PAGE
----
2019 marks the centenary in the UK of the 1919 Sex Disqualification (Removal) Act, which allowed women to enter the legal profession. Julie McLean, a director and board member of Conyers Dill & Pearman, takes a timely look back at the story of women in Bermuda’s legal sector and the progress to equality in her own firm.
The history of women lawyers in Bermuda begins with an exceptional pioneer – Lois Browne-Evans (later Dame Lois). In 1953, some 30 years after the first female lawyer in the UK, she was the first woman to be called to the Bermuda bar. As a young, black woman barrister in a profession dominated by white men, she was a trailblazer who in her long career went on to break down other professional barriers, including becoming the first female Attorney General in Bermuda in1998. Following in Lois Browne-Evans footsteps, though over a decade later, were Ann Cartwright DeCouto and Shirley Simmons. As the only three women practising law in Bermuda in the 1960s, they were close friends and known as the “Three Musketeers”.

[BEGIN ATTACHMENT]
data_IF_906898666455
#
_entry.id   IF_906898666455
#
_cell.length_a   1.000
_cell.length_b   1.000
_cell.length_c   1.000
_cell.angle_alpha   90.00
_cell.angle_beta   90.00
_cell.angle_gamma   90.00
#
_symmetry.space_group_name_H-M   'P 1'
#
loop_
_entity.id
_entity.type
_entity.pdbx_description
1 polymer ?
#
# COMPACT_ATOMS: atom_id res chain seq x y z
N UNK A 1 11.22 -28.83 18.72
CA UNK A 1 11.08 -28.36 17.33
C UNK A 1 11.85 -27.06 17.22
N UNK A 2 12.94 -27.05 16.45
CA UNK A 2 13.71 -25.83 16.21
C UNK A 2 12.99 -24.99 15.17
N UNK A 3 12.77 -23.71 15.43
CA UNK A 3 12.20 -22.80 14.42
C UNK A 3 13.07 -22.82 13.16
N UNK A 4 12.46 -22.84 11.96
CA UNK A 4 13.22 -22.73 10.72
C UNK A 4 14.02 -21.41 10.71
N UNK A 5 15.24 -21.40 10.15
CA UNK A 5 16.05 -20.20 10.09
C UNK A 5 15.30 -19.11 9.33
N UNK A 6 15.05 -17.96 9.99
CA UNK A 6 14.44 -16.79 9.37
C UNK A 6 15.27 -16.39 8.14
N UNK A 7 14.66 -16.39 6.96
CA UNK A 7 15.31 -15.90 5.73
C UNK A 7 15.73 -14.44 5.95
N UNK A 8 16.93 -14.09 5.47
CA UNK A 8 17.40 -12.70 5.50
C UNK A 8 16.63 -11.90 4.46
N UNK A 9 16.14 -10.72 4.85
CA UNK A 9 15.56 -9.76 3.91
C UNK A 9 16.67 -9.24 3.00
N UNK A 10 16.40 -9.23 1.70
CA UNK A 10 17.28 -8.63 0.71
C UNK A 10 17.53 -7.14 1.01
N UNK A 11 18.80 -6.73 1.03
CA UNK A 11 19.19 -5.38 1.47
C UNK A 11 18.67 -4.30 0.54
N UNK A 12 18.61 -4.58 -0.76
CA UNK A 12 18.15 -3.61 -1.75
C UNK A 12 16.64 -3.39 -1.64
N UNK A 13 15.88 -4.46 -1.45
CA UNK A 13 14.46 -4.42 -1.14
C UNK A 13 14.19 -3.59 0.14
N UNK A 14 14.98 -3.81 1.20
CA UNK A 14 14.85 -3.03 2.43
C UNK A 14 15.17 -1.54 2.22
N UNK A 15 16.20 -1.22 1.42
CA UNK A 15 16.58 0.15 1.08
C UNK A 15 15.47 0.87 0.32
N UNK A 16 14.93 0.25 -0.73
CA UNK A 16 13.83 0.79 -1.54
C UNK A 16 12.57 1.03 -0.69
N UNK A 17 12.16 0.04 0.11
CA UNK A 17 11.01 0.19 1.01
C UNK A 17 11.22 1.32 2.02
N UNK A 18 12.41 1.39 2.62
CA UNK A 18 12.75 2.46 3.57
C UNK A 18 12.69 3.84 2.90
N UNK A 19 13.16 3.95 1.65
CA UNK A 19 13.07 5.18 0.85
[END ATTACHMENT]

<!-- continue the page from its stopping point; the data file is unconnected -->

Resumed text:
Other pioneers in the island’s legal profession include Dianna Kempe and Norma Wade-Miller. Dianna Kempe was admitted to the Bermuda Bar in 1973 and went on to become Senior Partner of Appleby, Spurling & Kempe (now Appleby). She was the first female lawyer to become Queen’s Council (QC) in Bermuda in 2000 as well as the first woman to be elected President of the International Bar Association. In 2006 she was the third recipient of the Outstanding World Woman Lawyers of the Year Award. Norma Wade-Miller was the first female magistrate in Bermuda, the first female Judge of the High Court, Justice of the Supreme Court of Bermuda and Acting Chief Justice in Bermuda. Her service to the island’s legal community and judiciary was honoured with an OBE in 2016.